Cubs: Calendar turning to May is good news for Kyle Hendricks

(Photo by Jonathan Daniel/Getty Images)
(Photo by Jonathan Daniel/Getty Images) /

After eight scoreless innings against the formidable Dodgers lineup, Chicago Cubs manager David Ross decided to take Kyle Hendricks out. As Hendricks walked into the dugout, Ross extended his hand, his way of saying “thanks, you’re done.” Hendricks’ response was “You sure?” (go to minute 3:00 of the video). Hendricks would get two more outs in the ninth before Ross finally pulled him, just one out shy of a shutout.

Many fans watched Hendricks’ April starts from behind the couch, dreading the next outburst of opposing runs. His return to form against the Dodgers provided a rare bright spot in a season so far characterized by more pain than gain for the Cubs. And it was also typical of Hendricks, who historically has gone from Awful April to Magnificent May.

Here are Hendricks’ career ERAs by month:

  • March/April: 4.88
  • May: 2.64
  • June: 4.23
  • July: 2.64
  • August: 3.65
  • September/October: 2.88

(You can see more of his career monthly stats here. )

The single biggest factor in his May improvement involves walks: specifically, less of them. April is one of only two months in which Hendricks has a career walk percentage over seven; it drops to just over four in May. The only other month Hendricks exceeds a seven percent walk rate is June, which also has historically been a tougher month for him, though not nearly is bad as April because he’s surrendered fewer hits.

Because the words “April” and “Chicago” add up to “cold,” the frigid early season temperatures are an obvious suspect for Hendricks’ April struggles. But there isn’t a lot of evidence that temperatures correlate with pitching effectiveness. It could be moisture, or rather the absence of it, but that doesn’t seem to be a decisive explanation either. As this year’s experience demonstrates, while April is frequently cold in Chicago, it’s also frequently soggy (Wrigley Field is in the top five in the majors this year in Ponchos per Nine Innings).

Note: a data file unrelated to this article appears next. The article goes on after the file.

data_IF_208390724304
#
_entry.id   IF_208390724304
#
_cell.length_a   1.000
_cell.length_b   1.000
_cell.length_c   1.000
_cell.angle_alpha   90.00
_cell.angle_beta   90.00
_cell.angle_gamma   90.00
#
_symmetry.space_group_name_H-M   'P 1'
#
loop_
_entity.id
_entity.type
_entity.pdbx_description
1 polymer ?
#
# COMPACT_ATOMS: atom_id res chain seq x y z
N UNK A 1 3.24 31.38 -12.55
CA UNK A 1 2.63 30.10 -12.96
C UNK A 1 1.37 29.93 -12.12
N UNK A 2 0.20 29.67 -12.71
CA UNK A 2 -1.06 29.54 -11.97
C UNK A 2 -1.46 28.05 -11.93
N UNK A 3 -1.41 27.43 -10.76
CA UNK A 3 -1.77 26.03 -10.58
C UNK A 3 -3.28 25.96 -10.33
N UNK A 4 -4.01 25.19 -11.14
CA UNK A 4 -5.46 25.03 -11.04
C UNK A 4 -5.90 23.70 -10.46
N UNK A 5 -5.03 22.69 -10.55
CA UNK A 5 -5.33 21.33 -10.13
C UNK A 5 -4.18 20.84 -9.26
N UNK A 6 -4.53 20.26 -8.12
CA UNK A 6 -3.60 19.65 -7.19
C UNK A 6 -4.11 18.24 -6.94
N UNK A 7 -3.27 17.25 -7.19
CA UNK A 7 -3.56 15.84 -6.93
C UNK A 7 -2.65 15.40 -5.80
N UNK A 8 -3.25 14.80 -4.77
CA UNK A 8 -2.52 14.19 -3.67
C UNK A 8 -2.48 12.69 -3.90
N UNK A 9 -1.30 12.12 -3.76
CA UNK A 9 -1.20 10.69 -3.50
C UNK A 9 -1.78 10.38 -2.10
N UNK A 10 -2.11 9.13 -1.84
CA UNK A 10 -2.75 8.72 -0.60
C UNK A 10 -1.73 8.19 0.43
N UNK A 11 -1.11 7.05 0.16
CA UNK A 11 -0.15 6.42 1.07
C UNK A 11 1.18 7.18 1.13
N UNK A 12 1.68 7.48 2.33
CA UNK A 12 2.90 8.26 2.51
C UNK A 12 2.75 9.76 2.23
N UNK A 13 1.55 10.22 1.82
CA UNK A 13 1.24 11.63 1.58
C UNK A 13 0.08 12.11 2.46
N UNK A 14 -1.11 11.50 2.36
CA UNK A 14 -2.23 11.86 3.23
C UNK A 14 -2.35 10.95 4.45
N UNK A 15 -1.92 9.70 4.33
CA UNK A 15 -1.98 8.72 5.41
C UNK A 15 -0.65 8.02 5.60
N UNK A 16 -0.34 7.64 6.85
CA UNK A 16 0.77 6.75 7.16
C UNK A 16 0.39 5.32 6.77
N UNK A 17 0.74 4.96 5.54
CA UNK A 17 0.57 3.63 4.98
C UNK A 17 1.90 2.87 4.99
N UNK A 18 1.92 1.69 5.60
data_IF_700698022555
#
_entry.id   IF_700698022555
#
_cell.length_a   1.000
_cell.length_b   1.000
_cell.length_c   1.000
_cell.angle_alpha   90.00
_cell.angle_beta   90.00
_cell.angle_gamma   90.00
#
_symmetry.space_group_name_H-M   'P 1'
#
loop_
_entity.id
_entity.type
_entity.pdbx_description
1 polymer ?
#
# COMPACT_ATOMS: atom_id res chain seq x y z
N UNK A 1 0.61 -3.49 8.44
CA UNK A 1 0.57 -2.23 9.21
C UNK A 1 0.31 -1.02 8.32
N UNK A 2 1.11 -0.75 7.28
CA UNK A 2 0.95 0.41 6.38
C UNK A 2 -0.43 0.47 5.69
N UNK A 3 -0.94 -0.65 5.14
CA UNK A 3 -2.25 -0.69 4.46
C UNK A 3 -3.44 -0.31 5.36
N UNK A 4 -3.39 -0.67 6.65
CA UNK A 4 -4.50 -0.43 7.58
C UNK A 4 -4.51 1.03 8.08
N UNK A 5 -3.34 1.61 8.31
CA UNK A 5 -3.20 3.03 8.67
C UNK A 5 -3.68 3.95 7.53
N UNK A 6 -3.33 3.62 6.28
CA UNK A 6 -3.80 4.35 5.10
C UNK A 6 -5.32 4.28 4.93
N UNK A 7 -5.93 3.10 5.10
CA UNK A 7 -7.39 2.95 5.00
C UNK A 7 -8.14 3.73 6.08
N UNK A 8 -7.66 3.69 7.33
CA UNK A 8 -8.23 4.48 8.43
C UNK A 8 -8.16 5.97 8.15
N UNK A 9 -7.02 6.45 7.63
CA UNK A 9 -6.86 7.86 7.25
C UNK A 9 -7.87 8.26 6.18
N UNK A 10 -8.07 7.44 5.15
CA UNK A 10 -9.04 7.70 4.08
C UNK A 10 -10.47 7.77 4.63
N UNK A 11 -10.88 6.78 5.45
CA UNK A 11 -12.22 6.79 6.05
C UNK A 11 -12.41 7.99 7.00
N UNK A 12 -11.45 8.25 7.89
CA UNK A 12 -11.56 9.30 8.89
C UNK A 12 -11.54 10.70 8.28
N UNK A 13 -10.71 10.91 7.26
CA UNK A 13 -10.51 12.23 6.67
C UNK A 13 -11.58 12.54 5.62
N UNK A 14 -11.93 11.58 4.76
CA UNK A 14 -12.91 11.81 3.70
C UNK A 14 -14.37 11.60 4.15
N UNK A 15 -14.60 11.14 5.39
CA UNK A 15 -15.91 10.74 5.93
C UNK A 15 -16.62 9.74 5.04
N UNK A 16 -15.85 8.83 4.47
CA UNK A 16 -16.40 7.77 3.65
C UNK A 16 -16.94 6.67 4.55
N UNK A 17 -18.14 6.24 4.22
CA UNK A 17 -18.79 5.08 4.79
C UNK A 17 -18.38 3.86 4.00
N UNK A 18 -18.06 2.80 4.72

Al Yellon thinks Hendricks struggles early because he’s so reliant on his changeup, for which it takes the right-hander a while to develop the proper feel. While this is difficult to measure, it’s a plausible theory.

We all know that Hendricks has a first rate changeup, but it may surprise some to learn exactly how good it is. Here are Kyle’s career wRC+ allowed for his four main pitches (in order of use):

  • Sinker: 110
  • Changeup: 54
  • 4-Seamer: 119
  • Curve: 84

Fifty-four. Against Hendricks’ changeup, major leaguers have hit worse than Austin Hedges. Given the dominant nature of the pitch and the frequency with which Hendricks throws it, it would not be surprising if problems with the changeup translate to poor overall performances. And, given that the changeup almost certainly requires a considerable degree of feel, it’s quite possible that Yellon is correct: it simply takes Hendricks time to figure out how best to throw his changeup in relation to his other pitches in any given season.

I’d suggest an additional possible issue: age. As we get older, more stuff starts hurting more often for longer. Each new season presents not only a new baseball and a new parade of horrible April days in Wrigley, but a new physical challenge for Hendricks as he figures out how to mine the most success he can out of his slowly deteriorating body, Sure, this is a challenge all pitchers face, but for a guy like Hendricks, whose entire game depends on his ability to deploy fairly ordinary stuff with a neurosurgeon’s precision, the challenge is even more acute.

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He’ll probably never be as dominant as he was for the Maddon-era Cubs, and the distance between success and disaster is inexorably shrinking, as it does for all players as they age. But at the top of his game, Hendricks is still a joy to watch: literally hand-crafting pitches in an age of industrial velocity. For his next start you can come out from behind the couch.